Scrabulous is back on Facebook, but with a new name and a different look.
The Scrabble knockoff that was pulled from Facebook on Tuesday by its creators over a copyright and trademark dispute was brought back to life late Wednesday. It's now called Wordscraper.
The game play is very similar to Scrabulous, aside from a few tweaks, such as round letter tiles instead of square, a new point system and a few different ways of playing.
So, will this satisfy Hasbro, which owns the North American rights to Scrabble and sued the India-based creators of Scrabulous last week? The company won't say, but instead issued this statement:
"Hasbro has an obligation to protect its intellectual property and will act appropriately when necessary. We recently filed a lawsuit against the developers of the infringing Scrabulous application, and we are pleased that the unlawful application has been removed from Facebook. We evaluate every situation on a case-by-case basis and have no comment regarding the Scrabulous developers' new application at this time."
Here's what a copyright and Internet lawyer told us Wednesday, before Wordscraper appeared:
Q: What if the creators of Scrabulous were to change the name to "XYZ Game" and tweak the board and point system for their application. Would that make it legally permissible?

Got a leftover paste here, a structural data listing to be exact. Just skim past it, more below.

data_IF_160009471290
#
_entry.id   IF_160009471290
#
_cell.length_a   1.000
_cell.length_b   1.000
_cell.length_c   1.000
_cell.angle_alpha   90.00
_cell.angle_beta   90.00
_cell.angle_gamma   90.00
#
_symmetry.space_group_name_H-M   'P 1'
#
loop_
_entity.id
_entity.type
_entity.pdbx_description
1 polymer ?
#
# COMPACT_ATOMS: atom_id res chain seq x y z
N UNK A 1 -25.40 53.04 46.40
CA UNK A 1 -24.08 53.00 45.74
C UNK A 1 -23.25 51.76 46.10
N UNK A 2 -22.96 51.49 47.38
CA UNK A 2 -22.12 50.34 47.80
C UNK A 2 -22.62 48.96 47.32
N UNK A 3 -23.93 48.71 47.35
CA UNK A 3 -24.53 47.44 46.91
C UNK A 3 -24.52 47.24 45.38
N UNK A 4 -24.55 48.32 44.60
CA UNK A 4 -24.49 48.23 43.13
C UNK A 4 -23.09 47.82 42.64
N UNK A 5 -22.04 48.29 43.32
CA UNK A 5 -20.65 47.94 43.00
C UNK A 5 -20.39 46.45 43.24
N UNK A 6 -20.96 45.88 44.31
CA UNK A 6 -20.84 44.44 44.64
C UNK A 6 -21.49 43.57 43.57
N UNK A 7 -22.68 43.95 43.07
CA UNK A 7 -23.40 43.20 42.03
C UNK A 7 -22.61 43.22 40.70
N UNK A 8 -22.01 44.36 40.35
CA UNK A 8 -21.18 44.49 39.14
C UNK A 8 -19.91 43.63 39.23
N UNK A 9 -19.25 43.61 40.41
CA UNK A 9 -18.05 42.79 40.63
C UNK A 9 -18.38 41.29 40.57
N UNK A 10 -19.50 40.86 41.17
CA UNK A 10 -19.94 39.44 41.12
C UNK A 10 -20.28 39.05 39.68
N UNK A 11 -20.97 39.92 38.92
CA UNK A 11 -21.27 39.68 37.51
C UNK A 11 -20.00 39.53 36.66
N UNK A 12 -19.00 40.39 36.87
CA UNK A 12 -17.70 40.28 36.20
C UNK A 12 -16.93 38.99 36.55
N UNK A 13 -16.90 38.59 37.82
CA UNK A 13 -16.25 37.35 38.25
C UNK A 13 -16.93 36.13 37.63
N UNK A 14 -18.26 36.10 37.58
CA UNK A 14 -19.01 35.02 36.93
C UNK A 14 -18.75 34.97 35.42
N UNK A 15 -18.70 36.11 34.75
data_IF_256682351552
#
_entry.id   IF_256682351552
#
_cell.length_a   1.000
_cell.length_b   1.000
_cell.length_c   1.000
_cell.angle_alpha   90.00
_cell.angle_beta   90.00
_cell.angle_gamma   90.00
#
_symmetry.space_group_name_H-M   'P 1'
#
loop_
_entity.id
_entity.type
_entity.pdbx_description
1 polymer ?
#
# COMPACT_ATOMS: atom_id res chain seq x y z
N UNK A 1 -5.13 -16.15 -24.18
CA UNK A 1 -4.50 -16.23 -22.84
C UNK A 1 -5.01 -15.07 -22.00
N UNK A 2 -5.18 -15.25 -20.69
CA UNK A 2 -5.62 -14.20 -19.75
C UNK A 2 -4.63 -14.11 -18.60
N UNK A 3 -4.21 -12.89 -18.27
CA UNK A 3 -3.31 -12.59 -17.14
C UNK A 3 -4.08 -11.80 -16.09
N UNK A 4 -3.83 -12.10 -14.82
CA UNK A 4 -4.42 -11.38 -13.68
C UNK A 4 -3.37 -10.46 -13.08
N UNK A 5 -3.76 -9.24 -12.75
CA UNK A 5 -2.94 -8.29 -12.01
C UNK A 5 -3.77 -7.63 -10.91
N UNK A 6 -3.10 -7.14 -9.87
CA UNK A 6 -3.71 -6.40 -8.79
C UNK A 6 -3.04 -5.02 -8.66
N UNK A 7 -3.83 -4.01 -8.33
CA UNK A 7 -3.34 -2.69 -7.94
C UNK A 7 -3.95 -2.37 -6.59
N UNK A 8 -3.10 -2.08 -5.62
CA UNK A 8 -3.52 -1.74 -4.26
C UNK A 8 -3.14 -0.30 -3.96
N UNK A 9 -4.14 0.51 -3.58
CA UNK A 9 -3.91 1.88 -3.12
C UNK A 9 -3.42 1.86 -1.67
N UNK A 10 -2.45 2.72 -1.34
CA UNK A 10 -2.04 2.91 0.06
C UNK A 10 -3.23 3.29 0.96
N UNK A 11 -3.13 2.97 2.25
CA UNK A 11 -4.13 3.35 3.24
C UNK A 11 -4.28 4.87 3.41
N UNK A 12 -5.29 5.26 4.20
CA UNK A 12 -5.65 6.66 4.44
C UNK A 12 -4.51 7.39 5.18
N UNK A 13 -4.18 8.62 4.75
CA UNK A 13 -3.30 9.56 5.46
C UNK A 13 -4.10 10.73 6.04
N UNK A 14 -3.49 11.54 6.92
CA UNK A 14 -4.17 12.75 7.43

A: People are always free to create their own original games. But if they copy the creative expression of a third party, or they try to mimic the logos or trademarks for a famous brand, they will typically be enjoined. Intellectual property law protects against copying and unfair competition. But people are always allowed to engage in fair competition which would require them to create their own original game. The law requires a minimal level of "original and creative expression" to be entitled to copyright protection.
Meanwhile, the official version of Scrabble for Facebook, which Electronic Arts created for Hasbro, is back online after what EA called a malicious attack that took the game down.
So what do Scrabulous fans think? Stanley Kim, a 34-year-old in Palo Alto, likes the ability to customize the game's layout and scoring system. "You can even replicate the layout of Scrabulous," Kim said. "It's got some nice features. But graphically, it takes getting used to."
Kim turned to Hasbro's authorized Scrabble game. But none of his friends wanted to playwith him. "All of my friends are really upset with Hasbro and Electronic Arts, and they didn't want to have anything to do with the game," Kim said. "And when I tried to fiddle with it, it crashed on me. So I gave up."
Ironically, Scrabulous rekindled an long-forgotten interest in Hasbro's board game. "I hadn't played Scrabble for like 20 years," Kim said. "After I started playing Scrabulous, I bought the board game. Now I actually play Scrabble."
-- Alex Pham
Technology: The business and culture of our digital lives
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